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5 Tips for Mental Health On International Day of Tolerance!

On the occasion of the International Day of Tolerance, our psychologist will provide you five simple but effective tips on how to be more understanding and patient with our own difficulties and how to provide emotional support to others.

Since 1996, the International Day of Tolerance has been celebrated on November 16, initiated by UNESCO. Its main goal is to draw attention to the dangers of intolerance and promote non-violence within the school environment. However, understanding and attention are also greatly needed in our everyday relationships. Dorka Kocsis, a psychologist from the Bátor Tábor Foundation, offers five simple but proven tips on how to be more understanding and patient with our own difficulties and how to provide emotional support to others.

There are many factors that influence how we handle stressful and challenging situations. It’s not just the level of mental stress and our previous experiences that matter, but also our current physical and mental state. Emotional regulation plays a significant role in how we react and how we influence our environment. It enables us to adapt to the world around us by indicating that we can influence and control our emotions. Our feelings, thoughts, and physical sensations are closely interconnected and mutually influence each other. Striving for understanding and sincere communication forms the basis of successful human relationships. However, amidst the hectic demands of everyday life, it can be challenging to remain constantly aware of this. The International Day of Tolerance reminds us to pay closer attention to others and ourselves.

Take care of ourselves!

Taking care of ourselves also plays a significant role in our openness towards others. When we are tired or after a stressful day, even the slightest novelty or obstacle becomes difficult to handle. Shifting perspectives and looking at things from different angles requires considerable mental resources, as our physical condition influences our emotions. Physical and mental rest, whether it is active (releasing tension) or passive (recharging), is an important step towards achieving a more balanced emotional state.

Ask questions boldly!

Ask questions to ourselves and others. Through internal dialogues, we can answer why certain things affect us sensitively and what bothers us. However, it’s better not to understand the other party’s perspective in a one-sided dialogue; involve them in the conversation and establish a connection. Understanding and changing perspectives can help transform stereotypes and ingrained beliefs.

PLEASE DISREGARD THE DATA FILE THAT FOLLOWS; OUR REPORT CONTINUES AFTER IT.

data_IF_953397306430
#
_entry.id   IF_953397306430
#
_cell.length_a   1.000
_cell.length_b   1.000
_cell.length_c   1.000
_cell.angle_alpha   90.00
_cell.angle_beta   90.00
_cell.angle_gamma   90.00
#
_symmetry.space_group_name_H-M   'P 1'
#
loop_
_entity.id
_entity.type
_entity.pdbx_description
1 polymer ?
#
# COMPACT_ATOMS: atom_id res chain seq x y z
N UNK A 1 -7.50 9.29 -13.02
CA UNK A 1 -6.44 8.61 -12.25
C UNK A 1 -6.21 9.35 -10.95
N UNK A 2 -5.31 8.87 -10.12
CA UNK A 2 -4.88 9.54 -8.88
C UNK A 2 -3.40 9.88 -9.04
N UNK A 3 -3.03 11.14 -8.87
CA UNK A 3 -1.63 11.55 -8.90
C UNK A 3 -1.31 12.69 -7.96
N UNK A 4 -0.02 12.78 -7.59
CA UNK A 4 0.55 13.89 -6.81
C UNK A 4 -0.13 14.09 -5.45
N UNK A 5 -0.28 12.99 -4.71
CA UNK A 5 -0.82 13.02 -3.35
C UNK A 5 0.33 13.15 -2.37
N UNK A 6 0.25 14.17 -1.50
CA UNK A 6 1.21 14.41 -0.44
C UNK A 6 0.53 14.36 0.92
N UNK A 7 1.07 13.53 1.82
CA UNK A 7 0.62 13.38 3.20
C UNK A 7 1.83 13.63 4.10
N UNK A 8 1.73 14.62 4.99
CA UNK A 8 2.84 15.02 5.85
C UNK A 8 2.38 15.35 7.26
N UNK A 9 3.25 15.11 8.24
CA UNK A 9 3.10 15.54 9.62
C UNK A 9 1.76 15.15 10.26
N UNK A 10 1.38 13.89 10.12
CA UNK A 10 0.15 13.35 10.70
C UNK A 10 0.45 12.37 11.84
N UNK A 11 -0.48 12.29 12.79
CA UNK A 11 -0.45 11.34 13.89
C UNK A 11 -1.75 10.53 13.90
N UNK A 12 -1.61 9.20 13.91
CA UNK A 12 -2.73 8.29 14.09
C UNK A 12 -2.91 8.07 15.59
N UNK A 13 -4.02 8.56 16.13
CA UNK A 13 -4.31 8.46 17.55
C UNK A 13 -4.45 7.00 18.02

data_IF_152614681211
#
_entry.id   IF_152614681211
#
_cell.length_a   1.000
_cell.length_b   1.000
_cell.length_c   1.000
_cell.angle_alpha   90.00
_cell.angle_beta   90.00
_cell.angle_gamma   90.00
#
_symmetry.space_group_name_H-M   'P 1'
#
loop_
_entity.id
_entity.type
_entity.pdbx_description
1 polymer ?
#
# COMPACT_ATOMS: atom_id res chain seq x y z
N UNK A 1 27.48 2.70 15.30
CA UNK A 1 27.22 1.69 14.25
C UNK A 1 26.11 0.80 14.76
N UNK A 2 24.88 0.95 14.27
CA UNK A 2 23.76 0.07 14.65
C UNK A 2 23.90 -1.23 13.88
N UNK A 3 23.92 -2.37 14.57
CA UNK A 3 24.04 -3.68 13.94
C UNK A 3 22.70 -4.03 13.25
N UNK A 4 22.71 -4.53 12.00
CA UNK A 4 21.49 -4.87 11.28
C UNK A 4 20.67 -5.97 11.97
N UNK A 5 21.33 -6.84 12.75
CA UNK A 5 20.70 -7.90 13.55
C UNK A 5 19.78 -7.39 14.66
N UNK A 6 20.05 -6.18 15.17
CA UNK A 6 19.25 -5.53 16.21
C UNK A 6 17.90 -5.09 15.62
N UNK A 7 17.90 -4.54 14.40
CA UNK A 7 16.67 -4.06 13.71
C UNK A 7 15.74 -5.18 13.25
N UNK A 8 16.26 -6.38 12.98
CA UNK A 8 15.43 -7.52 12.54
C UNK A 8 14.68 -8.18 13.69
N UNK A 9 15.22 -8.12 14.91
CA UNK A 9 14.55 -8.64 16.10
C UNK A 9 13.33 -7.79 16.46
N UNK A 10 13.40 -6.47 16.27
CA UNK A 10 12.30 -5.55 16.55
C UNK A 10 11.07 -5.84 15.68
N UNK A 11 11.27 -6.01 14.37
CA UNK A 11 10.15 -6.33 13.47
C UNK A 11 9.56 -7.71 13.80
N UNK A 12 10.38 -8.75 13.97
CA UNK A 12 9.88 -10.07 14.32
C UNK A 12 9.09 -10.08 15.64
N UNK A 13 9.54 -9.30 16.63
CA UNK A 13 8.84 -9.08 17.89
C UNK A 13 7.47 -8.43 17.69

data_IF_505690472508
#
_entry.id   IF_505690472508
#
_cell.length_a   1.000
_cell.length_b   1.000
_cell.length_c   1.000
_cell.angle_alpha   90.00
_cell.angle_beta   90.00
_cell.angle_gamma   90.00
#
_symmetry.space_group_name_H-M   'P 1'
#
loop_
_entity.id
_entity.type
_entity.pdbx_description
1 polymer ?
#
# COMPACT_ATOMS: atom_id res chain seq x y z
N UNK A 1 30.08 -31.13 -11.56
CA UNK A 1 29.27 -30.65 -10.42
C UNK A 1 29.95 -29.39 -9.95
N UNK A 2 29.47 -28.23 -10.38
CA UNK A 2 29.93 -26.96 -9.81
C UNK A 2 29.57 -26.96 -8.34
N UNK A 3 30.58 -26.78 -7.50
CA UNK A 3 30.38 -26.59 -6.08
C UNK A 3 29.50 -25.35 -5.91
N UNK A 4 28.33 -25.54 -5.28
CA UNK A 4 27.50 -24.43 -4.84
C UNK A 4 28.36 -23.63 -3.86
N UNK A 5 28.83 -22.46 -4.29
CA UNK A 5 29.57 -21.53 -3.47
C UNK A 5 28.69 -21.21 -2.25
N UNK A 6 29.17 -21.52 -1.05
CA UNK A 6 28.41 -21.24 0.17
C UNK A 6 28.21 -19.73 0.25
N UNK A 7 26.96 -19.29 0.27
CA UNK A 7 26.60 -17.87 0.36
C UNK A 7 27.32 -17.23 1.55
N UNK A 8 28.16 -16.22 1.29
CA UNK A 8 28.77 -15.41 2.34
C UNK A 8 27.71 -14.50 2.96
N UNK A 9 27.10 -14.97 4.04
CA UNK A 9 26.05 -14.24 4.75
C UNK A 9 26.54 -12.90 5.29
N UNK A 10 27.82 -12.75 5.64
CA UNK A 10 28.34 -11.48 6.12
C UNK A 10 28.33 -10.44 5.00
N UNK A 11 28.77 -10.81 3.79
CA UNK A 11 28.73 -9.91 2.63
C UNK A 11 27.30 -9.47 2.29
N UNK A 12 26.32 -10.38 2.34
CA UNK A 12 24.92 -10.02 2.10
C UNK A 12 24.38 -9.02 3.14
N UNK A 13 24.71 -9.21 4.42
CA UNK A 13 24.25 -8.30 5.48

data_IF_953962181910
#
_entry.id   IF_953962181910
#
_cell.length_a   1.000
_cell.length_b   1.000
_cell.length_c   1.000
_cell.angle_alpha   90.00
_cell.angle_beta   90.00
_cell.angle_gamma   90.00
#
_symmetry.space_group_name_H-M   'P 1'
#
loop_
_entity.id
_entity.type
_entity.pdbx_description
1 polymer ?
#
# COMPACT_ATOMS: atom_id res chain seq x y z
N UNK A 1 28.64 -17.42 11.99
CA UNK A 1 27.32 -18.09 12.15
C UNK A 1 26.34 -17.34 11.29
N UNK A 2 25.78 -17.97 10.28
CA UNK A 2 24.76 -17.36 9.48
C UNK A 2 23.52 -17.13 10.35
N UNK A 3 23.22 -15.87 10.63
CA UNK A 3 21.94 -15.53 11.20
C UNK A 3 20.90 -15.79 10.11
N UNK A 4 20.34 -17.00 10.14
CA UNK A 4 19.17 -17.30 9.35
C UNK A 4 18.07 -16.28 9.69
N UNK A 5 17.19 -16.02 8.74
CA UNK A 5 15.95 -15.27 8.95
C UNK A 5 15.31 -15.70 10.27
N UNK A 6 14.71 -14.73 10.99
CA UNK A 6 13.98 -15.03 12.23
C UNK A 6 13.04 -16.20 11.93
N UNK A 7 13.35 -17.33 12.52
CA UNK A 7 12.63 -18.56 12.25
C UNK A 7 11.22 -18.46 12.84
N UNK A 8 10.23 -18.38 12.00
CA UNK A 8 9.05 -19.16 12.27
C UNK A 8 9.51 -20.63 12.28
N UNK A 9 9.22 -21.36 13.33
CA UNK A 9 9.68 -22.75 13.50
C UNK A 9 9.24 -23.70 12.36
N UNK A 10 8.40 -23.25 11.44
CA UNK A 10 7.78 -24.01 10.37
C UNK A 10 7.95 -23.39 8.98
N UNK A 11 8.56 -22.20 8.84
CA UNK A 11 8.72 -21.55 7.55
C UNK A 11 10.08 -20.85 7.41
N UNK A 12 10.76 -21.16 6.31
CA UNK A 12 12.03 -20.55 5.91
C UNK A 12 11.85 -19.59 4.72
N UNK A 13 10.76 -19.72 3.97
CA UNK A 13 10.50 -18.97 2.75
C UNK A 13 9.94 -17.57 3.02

Acquire knowledge!

If something is difficult for us to tolerate, let’s learn about it and gain a better understanding. Whether it’s a phenomenon, external stimulus, or situation, watching movies, reading, or becoming neutral observers in specific situations these can all help. Our thoughts and cognition also influence our emotions.

Engage in conversations!

Engage in conversations with acquaintances and friends who can better help us cope with what is challenging for us to accept. Learn from them, observe or ask them what helps them cope. It’s easier to deal with a situation when there is someone we can look up to as an example. Have conversations with friends with whom we can share our feelings and dilemmas with, allowing our internal struggles to be expressed. Learning about opinions different from our own can broaden our horizons and break free from habitual thinking and emotional processes.

Meet in person!

Maintaining distance and avoiding interactions can protect us from tension, but it may not help change our perspective. A meeting, closer contact, or shared activity can provide an opportunity to seek similarities instead of differences and understand the other person’s viewpoint.

Since 2001, the Bátor Tábor Foundation has provided healing experiences to over 15,000 seriously and chronically ill children and their families. Through the methodology and tools of adventure therapy, they bring the carefree nature of childhood not only to camps but also to the schools and hospitals as well.